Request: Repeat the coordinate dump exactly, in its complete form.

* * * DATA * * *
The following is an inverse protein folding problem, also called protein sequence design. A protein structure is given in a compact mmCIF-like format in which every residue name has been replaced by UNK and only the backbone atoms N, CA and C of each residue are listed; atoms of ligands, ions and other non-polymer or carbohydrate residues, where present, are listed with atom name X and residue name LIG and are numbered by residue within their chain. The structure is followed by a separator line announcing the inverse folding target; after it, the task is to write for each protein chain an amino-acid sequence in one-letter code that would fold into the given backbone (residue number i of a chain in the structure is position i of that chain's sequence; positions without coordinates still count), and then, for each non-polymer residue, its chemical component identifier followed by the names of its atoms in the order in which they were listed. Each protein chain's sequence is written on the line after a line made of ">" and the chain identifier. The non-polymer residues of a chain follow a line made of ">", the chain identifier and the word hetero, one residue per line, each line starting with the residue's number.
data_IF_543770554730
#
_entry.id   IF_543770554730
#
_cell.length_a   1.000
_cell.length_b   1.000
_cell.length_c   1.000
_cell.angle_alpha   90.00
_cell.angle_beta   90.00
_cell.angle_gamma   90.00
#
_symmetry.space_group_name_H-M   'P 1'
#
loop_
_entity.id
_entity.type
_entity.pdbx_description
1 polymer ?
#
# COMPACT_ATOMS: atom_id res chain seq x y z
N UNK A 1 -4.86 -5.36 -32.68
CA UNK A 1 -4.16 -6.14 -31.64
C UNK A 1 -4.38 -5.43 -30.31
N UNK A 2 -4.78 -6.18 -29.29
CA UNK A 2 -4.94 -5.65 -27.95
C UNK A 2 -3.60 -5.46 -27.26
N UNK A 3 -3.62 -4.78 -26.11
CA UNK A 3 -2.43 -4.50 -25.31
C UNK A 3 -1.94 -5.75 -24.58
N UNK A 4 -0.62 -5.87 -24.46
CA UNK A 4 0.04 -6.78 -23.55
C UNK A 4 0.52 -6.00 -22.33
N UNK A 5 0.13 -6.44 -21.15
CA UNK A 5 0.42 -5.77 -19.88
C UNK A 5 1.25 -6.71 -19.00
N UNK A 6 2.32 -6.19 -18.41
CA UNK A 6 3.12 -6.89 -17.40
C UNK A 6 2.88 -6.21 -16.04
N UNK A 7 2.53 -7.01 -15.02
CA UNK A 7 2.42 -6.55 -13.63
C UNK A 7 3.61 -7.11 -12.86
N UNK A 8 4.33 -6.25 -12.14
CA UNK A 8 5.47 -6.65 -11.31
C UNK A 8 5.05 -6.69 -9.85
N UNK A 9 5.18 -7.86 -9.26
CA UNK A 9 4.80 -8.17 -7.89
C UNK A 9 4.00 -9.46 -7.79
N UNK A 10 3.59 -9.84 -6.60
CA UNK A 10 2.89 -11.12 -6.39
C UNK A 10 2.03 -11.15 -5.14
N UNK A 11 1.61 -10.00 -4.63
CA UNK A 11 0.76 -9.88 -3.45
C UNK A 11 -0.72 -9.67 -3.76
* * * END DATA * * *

The following is an inverse protein folding problem, also called protein sequence design. A protein structure is given in a compact mmCIF-like format in which every residue name has been replaced by UNK and only the backbone atoms N, CA and C of each residue are listed; atoms of ligands, ions and other non-polymer or carbohydrate residues, where present, are listed with atom name X and residue name LIG and are numbered by residue within their chain. The structure is followed by a separator line announcing the inverse folding target; after it, the task is to write for each protein chain an amino-acid sequence in one-letter code that would fold into the given backbone (residue number i of a chain in the structure is position i of that chain's sequence; positions without coordinates still count), and then, for each non-polymer residue, its chemical component identifier followed by the names of its atoms in the order in which they were listed. Each protein chain's sequence is written on the line after a line made of ">" and the chain identifier. The non-polymer residues of a chain follow a line made of ">", the chain identifier and the word hetero, one residue per line, each line starting with the residue's number.
data_IF_543770554730
#
_entry.id   IF_543770554730
#
_cell.length_a   1.000
_cell.length_b   1.000
_cell.length_c   1.000
_cell.angle_alpha   90.00
_cell.angle_beta   90.00
_cell.angle_gamma   90.00
#
_symmetry.space_group_name_H-M   'P 1'
#
loop_
_entity.id
_entity.type
_entity.pdbx_description
1 polymer ?
#
# COMPACT_ATOMS: atom_id res chain seq x y z
N UNK A 1 -4.86 -5.36 -32.68
CA UNK A 1 -4.16 -6.14 -31.64
C UNK A 1 -4.38 -5.43 -30.31
N UNK A 2 -4.78 -6.18 -29.29
CA UNK A 2 -4.94 -5.65 -27.95
C UNK A 2 -3.60 -5.46 -27.26
N UNK A 3 -3.62 -4.78 -26.11
CA UNK A 3 -2.43 -4.50 -25.31
C UNK A 3 -1.94 -5.75 -24.58
N UNK A 4 -0.62 -5.87 -24.46
CA UNK A 4 0.04 -6.78 -23.55
C UNK A 4 0.52 -6.00 -22.33
N UNK A 5 0.13 -6.44 -21.15
CA UNK A 5 0.42 -5.77 -19.88
C UNK A 5 1.25 -6.71 -19.00
N UNK A 6 2.32 -6.19 -18.41
CA UNK A 6 3.12 -6.89 -17.40
C UNK A 6 2.88 -6.21 -16.04
N UNK A 7 2.53 -7.01 -15.02
CA UNK A 7 2.42 -6.55 -13.63
C UNK A 7 3.61 -7.11 -12.86
N UNK A 8 4.33 -6.25 -12.14
CA UNK A 8 5.47 -6.65 -11.31
C UNK A 8 5.05 -6.69 -9.85
N UNK A 9 5.18 -7.86 -9.26
CA UNK A 9 4.80 -8.17 -7.89
C UNK A 9 4.00 -9.46 -7.79
N UNK A 10 3.59 -9.84 -6.60
CA UNK A 10 2.89 -11.12 -6.39
C UNK A 10 2.03 -11.15 -5.14
N UNK A 11 1.61 -10.00 -4.63
CA UNK A 11 0.76 -9.88 -3.45
C UNK A 11 -0.72 -9.67 -3.76